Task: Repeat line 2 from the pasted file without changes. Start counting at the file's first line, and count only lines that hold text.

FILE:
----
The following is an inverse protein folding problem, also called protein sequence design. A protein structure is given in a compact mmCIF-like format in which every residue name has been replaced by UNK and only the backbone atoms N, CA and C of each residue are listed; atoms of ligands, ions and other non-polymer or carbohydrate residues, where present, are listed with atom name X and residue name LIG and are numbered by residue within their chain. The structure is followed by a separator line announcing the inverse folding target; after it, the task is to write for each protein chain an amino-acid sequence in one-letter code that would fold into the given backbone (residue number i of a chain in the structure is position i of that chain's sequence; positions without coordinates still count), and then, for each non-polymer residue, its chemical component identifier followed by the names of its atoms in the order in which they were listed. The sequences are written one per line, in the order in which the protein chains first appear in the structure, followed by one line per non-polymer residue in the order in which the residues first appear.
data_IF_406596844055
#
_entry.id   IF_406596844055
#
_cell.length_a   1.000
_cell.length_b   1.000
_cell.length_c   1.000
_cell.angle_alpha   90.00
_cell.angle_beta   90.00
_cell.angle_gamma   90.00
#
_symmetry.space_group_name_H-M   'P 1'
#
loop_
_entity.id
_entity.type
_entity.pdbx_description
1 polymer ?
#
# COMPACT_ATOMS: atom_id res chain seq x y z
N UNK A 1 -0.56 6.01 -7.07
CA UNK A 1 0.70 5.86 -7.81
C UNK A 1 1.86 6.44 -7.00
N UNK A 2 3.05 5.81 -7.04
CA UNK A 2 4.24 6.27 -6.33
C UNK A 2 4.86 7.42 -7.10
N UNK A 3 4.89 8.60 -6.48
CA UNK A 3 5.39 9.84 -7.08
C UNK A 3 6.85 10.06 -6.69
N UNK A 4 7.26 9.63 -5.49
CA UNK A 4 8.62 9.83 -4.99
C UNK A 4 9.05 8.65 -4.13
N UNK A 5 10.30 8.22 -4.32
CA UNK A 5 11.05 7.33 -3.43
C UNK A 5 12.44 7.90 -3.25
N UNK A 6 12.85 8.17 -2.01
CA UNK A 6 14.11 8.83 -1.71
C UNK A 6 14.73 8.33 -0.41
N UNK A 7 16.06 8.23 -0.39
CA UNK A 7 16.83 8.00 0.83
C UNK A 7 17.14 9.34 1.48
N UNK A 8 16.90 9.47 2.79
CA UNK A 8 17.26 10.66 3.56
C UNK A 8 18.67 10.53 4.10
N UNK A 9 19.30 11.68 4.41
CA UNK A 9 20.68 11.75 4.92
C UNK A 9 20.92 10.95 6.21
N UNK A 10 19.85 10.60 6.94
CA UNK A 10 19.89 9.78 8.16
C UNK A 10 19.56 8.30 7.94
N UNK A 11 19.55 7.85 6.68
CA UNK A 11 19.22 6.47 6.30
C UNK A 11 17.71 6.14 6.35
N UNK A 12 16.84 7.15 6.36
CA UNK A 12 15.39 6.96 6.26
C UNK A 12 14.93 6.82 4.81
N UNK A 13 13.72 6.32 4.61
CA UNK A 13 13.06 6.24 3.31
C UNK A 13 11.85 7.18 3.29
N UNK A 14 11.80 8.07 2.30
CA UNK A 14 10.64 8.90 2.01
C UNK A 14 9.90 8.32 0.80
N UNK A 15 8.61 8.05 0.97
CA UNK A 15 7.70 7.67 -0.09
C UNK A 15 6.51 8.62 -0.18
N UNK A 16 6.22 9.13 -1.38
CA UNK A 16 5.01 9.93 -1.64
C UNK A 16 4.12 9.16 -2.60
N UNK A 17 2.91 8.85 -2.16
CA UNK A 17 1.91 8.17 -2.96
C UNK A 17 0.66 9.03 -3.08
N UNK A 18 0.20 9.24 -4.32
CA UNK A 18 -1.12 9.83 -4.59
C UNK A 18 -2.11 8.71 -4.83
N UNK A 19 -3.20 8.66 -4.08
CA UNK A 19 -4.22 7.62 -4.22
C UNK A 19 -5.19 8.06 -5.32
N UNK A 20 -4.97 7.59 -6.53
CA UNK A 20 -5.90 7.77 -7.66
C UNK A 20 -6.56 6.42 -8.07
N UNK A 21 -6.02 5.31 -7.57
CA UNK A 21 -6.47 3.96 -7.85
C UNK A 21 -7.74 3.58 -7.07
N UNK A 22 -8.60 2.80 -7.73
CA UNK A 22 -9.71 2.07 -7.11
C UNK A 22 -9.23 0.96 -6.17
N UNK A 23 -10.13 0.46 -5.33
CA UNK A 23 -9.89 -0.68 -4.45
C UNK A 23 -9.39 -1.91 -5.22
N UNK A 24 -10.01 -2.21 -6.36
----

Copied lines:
data_IF_406596844055